April 6, 2016


Tokyo Olympic Games


Japan has drawn the ire of many around the world for hunting whales.  In fact, a U.S. cable television series called, “Whale Wars,” was devoted to chronicling the attempts of whale lovers to disrupt and stop Japanese whale hunts on the open seas.  Sometimes the attacks on Japanese whaling ships can became quite dangerous for everyone involved.

The attacks on the high seas are just one manifestation of the world-wide protests made against Japanese whaling that have continued for many years.  Opponents of Japanese whaling frequently employ extreme tactics to gain attention for the anti-whaling cause.  Some of the more notable protest techniques include the following:

1.]  Blocking and illegally boarding ships on the high seas.

2.]  Attacking and disabling Japanese web sites.

3.]  Mounting demonstrations which employ vivid and highly emotional images of blood and gore.

4.]  Civil disobedience


Whale lovers employ protest tactics that can be violent, shocking, and incredibly disruptive. Generally, however they do not deliberately direct violence at innocent bystanders.  That does not mean that innocent bystanders are never affected.  For example, boat owners can suffer damage to property, whalers can suffer economic loss when they cannot catch enough whales to make a profit, and commuters can be delayed when a protest blocks public transit.

Seeking an international audience, pro-whale activists schedule protests … usually at times and locations, designed to generate large amounts of media attention.  An attractive target, the Tokyo Games present a serious challenge to security officials concerned about whale loving activists wanting to get their message out.  Not just the host nation for the 2020 Olympic Games, Japan is the country pro-whale activists love to hate.  Placing the games in Japan creates the “Perfect Storm” for security officials at the Tokyo Olympics.  It gives anti-whaling advocates a not-to-be-missed opportunity to “hijack” the world’s foremost international event in a place also known as the whaling industry’s nerve center.

Limited only by their imagination, security officials for the Tokyo Games should consider the following protest scenarios:

1.]  Hackers could seize control of electronic scoreboards displaying messages featuring anti-whaling propaganda.

2.]  Purchasing strategic seats for “opening” ceremonies, activists could disrupt proceedings like the emperor’s welcome speech, screaming hysterically, unfurling a graphic banner detailing a gory whale hunt.

3.]  Disrupting transportation facilities, activists could converge on a Tokyo bullet train, jumping onto tracks staging a die-in, stopping rail traffic in both directions.

4.]  Creating havoc, using balloons filled with a red liquid representing whale blood, activists could toss the balloons onto an Olympic venue and then disappear into crowds as onlookers and authorities tried to figure out what happened.  Unsure about the liquid the targeted venue might have to be shut down until hazmat and Tokyo Olympic security staff assessed and cleaned the area, needing to make sure the venue was safe.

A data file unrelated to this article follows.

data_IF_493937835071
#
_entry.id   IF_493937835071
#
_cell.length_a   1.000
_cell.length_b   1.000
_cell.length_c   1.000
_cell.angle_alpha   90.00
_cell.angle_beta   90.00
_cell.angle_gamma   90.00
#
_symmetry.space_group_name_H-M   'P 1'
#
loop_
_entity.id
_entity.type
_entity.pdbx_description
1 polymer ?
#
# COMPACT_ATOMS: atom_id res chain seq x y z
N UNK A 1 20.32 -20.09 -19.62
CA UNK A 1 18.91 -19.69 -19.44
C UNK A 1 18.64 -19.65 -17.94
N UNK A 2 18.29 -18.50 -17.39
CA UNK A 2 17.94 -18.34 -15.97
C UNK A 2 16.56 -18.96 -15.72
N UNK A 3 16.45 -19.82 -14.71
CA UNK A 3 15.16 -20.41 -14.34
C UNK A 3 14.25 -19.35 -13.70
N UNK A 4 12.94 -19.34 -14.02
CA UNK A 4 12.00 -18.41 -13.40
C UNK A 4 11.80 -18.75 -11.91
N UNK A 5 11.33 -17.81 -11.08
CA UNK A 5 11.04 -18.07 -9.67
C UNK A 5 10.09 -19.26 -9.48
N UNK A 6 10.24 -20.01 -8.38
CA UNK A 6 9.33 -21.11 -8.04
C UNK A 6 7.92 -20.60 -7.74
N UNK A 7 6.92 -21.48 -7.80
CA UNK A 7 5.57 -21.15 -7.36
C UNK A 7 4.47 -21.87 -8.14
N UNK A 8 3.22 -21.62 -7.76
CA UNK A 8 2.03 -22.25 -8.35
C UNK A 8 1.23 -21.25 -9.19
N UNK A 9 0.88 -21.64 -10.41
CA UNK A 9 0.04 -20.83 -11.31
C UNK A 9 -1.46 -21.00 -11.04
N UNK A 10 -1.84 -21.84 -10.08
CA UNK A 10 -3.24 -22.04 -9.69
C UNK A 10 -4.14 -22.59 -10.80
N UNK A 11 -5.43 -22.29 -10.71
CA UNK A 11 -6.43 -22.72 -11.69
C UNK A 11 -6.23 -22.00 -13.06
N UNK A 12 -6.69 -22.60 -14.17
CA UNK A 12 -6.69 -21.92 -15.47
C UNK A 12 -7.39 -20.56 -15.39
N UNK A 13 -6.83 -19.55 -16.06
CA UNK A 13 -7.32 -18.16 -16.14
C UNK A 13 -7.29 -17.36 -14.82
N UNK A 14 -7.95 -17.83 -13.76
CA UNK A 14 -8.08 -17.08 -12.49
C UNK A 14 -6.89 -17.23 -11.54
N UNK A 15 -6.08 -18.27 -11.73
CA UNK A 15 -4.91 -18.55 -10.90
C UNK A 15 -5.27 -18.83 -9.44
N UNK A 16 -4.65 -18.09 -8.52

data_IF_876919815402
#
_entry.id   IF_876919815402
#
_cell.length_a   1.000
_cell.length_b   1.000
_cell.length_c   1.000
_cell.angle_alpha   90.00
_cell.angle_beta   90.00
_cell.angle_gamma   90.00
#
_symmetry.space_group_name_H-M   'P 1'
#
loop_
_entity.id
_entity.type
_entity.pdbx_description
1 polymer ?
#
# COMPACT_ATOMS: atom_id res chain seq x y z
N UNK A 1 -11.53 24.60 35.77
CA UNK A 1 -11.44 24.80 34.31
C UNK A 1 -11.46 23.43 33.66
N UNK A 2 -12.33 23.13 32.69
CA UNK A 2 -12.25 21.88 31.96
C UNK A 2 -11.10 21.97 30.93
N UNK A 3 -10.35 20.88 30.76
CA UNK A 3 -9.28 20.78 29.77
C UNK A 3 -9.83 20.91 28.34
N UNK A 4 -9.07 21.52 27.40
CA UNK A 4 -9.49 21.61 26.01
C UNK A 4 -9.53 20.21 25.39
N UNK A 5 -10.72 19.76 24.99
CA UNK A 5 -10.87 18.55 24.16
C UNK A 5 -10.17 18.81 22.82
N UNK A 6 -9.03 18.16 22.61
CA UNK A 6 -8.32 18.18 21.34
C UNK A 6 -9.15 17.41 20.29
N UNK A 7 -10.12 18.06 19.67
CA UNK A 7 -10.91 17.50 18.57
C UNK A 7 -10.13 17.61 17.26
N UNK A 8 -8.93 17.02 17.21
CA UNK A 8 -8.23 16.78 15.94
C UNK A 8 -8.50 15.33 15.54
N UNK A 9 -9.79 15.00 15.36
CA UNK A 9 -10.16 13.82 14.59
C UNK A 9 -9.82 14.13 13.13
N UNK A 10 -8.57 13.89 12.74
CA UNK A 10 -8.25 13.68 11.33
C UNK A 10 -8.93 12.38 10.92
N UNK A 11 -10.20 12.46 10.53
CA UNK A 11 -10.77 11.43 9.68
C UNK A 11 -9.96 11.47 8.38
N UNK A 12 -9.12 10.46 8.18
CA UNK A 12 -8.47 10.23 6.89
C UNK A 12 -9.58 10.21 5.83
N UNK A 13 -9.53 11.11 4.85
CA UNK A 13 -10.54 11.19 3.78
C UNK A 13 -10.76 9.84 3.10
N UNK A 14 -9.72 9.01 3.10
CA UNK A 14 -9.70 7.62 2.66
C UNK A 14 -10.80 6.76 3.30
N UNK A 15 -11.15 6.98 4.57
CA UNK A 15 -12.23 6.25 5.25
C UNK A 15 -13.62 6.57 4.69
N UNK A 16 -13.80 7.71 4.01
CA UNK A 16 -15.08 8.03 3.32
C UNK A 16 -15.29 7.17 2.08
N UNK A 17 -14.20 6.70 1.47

5.]  Hackers could also “hijack” official websites featuring Olympic event schedules, transportation information and ticket sales, not to mention electronic control systems used for building access and heating and air conditioning systems, offering only to return access to the sites when the Japanese government agreed to ban whale hunting.


The aforementioned scenarios require a relatively small number of people and resources to execute.  Neither requiring sophisticated planning and/or a lengthy lead time to implement.  In the case of a computer attack on electronic systems none of the perpetrators need to be in Japan.  In the other scenarios planning and execution can be carried out by non-Japanese activists who only need to enter Japan just a few days before staging protests.

From a whale lover’s point of view, the disruptive protests present an overwhelmingly favorable “risk to reward ratio,” utilizing relatively few resources while protesters garner worldwide news coverage.  They could even stream live video depicting their exploits, immediately sending their message around the globe.

Most anti-whaling activists live outside of Japan which is where most of the planning takes place.  Japan does not have the authority and/or resources to identify and handle disruptive protesters before they arrive in Japan.  Traveling in plain sight, the activists would arrive with the hundreds of thousands of other foreign visitors attending the Olympics, escaping detection until the moment they stage their protests.  Japanese law enforcement agencies have few means to identify anti-whaling activists and their plans before they enter the country.